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Big data


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Big data… what it really means 

Nowadays, people often bump into the term “Big Data”, but they are unlikely to understand its meaning properly. In fact, the term “big data” does not only represent what it says, in other words, a large volume of data, but it refers especially to everything we can do with it, namely all the algorithms that can process it in little and with few computational resources. For this reason, it is worth to cite a quote that sums up the real importance of big data:

 “It’s important to remember that the primary value from big data comes not from the data in its raw form, but from the processing and analysis of it and the insights, products, and services that emerge from the analysis. The sweeping changes in big data technologies and management approaches need to be accompanied by similarly dramatic shifts in how data supports decisions and product/service innovation.” Thomas H. Davenport

In fact, even though the term “big data” is relatively new, the actions of searching, gathering and processing amount of information were already established in the twentieth century. Throughout the years, these actions have constantly gained more importance alongside the development of technologies that could speed them up. The concept of “big data” gained momentum in the beginning of the 2000s, when the industry analyst Doug Laney linked it to the three Vs: volume, velocity, variety. The new millennium’s data are collected from a variety of sources, including business transactions, social media, public web, media, documents and sensors attached to devices (internet of things); this data travels at an unprecedented speed that can be used in near-real time. Moreover, the data comes in a countless number of formats; from numeric databases to text documents, email, video audio or financial transactions. Finally, when talking about big data, we should always take into account the frequency - it can vary a lot and have many peaks or lows – and the complexity that it can implicate when it comes to connecting and correlating relationships, hierarchies, and linkages.

 

The challenges of big data and the support from IT 

Characteristics such as volume, velocity, variety or complexity, make big data a big challenge. In fact, from the gathering to the analyzation and maintenance of the data, there is a long way full of issues and pitfalls. It is tricky to identify the information needed, find a way to collect all the data and then, think about analysing it and keeping it safe from hackers’ attacks. In this contest, IT turns up to be essential, because it accounts for all the instruments that are used to face the issues.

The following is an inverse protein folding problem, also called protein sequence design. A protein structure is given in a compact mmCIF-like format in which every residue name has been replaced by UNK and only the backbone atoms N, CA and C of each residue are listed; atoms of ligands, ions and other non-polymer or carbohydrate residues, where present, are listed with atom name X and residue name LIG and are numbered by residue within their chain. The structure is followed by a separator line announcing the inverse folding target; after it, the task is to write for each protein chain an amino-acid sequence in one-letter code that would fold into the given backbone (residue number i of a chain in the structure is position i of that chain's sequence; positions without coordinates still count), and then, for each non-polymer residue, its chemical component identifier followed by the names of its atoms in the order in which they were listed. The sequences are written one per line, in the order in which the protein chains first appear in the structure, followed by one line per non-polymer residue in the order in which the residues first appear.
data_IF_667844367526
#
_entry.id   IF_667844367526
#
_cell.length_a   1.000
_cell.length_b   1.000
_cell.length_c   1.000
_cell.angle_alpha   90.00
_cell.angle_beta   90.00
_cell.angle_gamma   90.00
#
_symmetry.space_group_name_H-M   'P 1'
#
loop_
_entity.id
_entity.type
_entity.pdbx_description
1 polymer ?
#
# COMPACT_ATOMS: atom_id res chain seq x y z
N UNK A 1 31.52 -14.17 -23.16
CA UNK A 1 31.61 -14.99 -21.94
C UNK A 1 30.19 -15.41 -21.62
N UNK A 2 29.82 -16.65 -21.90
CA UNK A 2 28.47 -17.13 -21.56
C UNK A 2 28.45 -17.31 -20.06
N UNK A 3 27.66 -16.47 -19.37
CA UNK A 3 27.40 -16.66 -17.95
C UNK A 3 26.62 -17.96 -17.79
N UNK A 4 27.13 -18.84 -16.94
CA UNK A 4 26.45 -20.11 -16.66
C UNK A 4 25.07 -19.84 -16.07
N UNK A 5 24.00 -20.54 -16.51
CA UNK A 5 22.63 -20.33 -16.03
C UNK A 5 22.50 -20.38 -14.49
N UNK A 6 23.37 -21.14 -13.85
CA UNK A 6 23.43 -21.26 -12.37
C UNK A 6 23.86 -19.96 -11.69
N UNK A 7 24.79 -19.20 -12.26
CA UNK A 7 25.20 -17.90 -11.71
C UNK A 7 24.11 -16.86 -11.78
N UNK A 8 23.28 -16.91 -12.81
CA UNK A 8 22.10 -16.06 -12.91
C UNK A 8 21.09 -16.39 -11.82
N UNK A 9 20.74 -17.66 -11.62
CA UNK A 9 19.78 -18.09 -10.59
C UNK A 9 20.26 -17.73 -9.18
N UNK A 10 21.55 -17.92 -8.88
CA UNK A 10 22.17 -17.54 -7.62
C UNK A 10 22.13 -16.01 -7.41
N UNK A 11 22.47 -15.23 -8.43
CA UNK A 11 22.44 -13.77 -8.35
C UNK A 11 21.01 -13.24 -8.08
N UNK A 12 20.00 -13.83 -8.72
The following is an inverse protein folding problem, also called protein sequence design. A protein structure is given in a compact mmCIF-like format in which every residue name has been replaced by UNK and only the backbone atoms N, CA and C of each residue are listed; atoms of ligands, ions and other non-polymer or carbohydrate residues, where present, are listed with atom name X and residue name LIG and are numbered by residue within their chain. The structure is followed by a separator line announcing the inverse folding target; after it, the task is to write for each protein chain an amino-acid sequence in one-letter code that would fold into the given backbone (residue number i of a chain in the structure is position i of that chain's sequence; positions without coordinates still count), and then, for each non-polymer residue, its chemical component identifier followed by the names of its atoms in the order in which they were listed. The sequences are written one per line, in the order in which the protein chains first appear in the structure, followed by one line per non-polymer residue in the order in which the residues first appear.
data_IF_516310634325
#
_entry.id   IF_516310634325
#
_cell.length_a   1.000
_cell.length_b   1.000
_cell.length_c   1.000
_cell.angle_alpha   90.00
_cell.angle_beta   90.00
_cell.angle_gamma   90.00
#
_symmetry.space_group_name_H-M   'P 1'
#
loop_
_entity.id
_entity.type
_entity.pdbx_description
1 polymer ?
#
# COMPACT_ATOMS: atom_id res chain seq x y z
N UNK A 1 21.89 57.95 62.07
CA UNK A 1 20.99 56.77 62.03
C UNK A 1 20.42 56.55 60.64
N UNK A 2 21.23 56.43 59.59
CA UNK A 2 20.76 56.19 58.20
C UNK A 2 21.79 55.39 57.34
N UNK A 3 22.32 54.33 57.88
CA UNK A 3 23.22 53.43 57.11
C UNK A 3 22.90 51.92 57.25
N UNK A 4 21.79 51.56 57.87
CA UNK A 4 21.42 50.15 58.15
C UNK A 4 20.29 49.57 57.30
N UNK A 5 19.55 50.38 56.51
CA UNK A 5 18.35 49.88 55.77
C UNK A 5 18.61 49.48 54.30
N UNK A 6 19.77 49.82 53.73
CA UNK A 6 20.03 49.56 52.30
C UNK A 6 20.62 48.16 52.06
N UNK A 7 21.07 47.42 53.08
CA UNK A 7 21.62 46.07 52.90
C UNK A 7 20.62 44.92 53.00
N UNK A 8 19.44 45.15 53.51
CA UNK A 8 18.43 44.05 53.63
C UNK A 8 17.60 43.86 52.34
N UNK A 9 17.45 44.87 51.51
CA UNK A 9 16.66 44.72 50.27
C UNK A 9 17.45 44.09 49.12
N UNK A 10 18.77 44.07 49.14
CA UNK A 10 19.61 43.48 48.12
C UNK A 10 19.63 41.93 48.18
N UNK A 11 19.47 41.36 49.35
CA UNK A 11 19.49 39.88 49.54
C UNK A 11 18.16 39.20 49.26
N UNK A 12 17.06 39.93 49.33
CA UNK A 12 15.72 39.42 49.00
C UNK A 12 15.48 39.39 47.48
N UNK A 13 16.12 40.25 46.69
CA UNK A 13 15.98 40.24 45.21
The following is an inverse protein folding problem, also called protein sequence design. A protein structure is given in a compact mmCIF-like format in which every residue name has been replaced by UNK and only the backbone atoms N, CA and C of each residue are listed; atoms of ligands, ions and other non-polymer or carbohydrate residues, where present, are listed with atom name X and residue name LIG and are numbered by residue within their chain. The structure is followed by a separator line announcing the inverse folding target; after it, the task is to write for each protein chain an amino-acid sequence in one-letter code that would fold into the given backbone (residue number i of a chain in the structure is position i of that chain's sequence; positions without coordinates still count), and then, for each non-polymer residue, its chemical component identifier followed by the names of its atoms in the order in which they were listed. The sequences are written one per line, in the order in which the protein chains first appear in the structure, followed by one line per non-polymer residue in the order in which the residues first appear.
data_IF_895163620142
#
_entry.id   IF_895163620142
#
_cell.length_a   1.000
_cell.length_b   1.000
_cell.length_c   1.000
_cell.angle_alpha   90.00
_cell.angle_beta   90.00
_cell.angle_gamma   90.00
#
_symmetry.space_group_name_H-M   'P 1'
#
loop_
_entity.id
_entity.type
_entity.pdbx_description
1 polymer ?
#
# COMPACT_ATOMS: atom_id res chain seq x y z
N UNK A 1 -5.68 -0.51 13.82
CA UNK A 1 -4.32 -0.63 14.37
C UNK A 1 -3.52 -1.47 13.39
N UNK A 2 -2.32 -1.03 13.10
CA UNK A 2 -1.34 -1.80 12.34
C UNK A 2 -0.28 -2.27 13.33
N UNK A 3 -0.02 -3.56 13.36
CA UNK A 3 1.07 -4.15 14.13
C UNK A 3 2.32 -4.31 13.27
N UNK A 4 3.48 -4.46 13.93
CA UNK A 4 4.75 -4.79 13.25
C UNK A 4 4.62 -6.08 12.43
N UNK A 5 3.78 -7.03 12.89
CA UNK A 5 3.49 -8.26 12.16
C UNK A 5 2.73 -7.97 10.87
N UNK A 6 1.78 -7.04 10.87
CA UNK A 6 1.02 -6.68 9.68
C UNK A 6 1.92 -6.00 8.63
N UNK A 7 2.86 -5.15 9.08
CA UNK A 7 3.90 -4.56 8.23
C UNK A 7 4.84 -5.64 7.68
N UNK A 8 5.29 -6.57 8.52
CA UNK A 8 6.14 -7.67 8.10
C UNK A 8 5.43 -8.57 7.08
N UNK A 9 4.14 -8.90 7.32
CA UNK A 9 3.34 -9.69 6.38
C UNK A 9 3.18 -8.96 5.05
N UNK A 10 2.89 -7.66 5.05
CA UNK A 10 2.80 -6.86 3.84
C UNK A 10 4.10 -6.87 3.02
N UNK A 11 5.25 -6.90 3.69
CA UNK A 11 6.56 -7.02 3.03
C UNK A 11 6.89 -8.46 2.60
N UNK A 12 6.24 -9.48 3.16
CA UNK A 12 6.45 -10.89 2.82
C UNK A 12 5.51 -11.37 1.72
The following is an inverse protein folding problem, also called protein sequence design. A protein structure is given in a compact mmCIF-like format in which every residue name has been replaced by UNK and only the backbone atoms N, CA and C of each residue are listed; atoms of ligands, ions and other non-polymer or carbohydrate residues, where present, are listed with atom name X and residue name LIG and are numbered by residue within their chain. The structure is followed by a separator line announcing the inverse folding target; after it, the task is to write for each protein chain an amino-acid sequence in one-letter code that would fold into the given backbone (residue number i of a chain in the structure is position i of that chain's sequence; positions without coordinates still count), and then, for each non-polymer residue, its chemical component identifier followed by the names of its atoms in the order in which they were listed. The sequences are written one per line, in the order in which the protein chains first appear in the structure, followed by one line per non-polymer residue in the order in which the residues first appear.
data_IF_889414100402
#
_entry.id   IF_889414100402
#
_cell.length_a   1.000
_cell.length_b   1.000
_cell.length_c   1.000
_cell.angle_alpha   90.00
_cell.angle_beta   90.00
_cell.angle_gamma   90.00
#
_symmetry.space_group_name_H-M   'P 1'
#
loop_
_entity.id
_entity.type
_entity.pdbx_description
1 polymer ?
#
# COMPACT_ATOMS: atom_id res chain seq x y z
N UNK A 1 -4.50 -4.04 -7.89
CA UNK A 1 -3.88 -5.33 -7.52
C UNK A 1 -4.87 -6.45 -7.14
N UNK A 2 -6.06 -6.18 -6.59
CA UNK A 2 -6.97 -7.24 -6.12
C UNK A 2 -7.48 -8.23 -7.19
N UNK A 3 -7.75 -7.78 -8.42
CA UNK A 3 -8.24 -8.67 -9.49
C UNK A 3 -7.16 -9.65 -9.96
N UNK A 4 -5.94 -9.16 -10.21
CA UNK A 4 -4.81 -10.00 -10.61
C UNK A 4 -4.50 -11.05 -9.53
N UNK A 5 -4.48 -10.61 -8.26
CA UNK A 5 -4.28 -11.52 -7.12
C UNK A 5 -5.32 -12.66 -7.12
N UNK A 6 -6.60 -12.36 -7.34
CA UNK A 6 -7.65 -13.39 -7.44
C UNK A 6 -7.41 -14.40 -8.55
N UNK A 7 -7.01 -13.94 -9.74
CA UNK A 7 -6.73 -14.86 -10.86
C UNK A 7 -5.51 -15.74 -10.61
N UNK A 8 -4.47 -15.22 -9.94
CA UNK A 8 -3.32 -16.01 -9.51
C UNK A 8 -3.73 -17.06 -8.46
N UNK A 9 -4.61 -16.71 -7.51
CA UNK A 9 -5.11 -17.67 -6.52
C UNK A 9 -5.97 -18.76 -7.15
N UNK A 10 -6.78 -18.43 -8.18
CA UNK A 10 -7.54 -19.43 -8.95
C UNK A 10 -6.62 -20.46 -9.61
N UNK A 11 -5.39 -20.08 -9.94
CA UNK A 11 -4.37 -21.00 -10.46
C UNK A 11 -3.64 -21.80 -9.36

There are at least five main challenges that big data users have to face every day:

1.  Storage of the big data. One of the key characteristics of big data applications is that they demand real-time or near real-time responses. For example, in the field of “IoT”, if a driver crashes his smart car, the data sent by the car has to be stored and be available immediately, so that the assistance can come as soon as possible.
The increasing volume of data demands high processing performance and very large capacity. The type of storage depends mostly on the application and usage patterns of big data. For example, when companies deal with social media, they usually use hyperscale; this compute architecture, embraced by Facebook and Google, uses many simple hardware-based nodes with direct attached storage (DAS) that connects big data to analytics environment such as Hadoop. Other methods commonly used are “object storage” and scale “out NAS”.

2.  Data integration. Information comes from countless sources that can contain correlated, and thus useful data. However, the volume of it is so large that it can also bring to redundant, fragmented, not update, inaccessible and incomprehensible information. For this reason, it is required to have software able to prepare the data before the processing carried out by analytics tools. In 2016, the most used software are IBM data integration, Dell Boomi, SAS data management and Microsoft’s SSIS.